In December, BitPay, one of the leading BitCoin payment processors, was the victim of a social engineering attack.
A hacker successfully spearphished the CFO’s email account information. The criminal was then able to spoof emails to the CEO and managed to transfer 5,000 BitCoins, worth $1,850,000, before the company realized what had happened.
The company assumed that their insurer, with whom they had a cyber policy with a $1 million limit, would certainly cover much of that loss. (It should be noted that some reports cite it as a crime policy.) They were mistaken.
The matter is in litigation, and while we have no specific insight as to how the court will rule, what the complaint illustrates is the gap between what insureds expect from their cyber policies and how insurance companies interpret their offering when it comes to protection from social engineering hacks. Those familiar with cyber policies will not be surprised that many policies specifically exclude social engineering attacks.
BitPay’s insurer, Massachusetts Bay Insurance, responded to the company’s complaint, stating that,
“The Policy requires that the loss of money be the direct result of the use of any computer to fraudulently cause a transfer of that property from inside the premises to a person or place outside the premises. “Direct” means without any intervening step i.e. without any intruding or diverting factor. The Computer Fraud Insuring Agreement is only triggered by situations where an unauthorized user hacks into or gains unauthorized access into your computer system and uses that access to fraudulently cause a transfer of Money to an outside person or place.” [emphasis added]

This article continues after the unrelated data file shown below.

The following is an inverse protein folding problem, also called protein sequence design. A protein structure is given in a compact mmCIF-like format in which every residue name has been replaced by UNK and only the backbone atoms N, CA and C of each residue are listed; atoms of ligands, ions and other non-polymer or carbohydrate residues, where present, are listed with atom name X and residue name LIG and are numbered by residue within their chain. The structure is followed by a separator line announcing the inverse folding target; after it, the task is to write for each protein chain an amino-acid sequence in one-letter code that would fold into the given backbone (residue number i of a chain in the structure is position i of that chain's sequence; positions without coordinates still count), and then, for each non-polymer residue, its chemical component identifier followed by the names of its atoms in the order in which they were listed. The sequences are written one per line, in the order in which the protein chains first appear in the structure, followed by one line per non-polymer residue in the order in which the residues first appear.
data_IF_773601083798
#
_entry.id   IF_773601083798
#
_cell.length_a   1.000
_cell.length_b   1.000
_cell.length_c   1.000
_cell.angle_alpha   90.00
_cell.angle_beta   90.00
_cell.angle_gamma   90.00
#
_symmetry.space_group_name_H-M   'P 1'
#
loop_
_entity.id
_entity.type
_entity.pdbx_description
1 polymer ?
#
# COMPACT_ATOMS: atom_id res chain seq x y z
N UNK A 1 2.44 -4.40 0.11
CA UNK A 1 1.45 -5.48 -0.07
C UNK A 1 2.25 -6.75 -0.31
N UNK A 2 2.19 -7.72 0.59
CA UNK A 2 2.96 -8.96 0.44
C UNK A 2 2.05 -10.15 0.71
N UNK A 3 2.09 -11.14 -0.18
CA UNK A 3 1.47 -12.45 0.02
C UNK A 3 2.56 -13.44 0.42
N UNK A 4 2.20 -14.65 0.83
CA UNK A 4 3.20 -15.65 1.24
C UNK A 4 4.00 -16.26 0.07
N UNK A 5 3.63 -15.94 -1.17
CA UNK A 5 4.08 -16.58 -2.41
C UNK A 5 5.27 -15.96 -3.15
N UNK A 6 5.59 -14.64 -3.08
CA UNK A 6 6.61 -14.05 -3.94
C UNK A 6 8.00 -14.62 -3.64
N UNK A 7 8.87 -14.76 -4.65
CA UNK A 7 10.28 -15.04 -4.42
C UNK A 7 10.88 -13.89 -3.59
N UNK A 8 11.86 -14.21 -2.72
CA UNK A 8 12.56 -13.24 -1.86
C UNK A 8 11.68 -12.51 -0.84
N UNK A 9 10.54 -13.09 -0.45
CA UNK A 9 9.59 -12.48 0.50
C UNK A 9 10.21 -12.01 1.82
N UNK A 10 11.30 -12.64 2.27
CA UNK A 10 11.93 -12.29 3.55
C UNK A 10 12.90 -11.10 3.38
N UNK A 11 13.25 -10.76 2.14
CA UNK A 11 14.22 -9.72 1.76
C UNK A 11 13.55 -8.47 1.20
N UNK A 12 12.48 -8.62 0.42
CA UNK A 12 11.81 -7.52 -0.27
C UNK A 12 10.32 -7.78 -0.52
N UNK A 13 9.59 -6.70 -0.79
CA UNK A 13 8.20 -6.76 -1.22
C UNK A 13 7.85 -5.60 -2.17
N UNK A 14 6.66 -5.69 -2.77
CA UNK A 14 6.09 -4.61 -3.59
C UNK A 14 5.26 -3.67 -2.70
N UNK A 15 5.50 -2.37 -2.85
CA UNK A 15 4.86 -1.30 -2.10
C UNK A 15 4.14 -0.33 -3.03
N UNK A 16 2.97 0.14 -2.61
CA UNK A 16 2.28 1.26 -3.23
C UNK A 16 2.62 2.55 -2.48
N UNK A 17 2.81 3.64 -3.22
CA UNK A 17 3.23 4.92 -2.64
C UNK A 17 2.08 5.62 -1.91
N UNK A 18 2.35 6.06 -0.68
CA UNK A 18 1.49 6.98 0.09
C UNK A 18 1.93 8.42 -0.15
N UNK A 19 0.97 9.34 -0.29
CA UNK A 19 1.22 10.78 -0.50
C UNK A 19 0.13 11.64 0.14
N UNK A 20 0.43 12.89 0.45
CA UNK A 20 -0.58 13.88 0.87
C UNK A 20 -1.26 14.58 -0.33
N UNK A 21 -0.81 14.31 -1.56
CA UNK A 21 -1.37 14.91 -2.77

The insurer contends that since the criminal never gained access to the company’s system, they were within their rights to deny their claim. BitPay is suing, claiming breach of contract and bad-faith failure to pay.
While FinTech clients are quite technologically savvy, they may not recognize that social engineering hacks are quite distinct from direct attacks – at least that’s the contention of certain insurers.
Buyers of cyber policies need to address the question of how their specific coverage will treat social engineering. Spearphishing is as much a threat as direct computer hacking and that risk needs to be addressed. Holders of cyber policies need to investigate social engineering coverage gaps well in advance of any potential claims.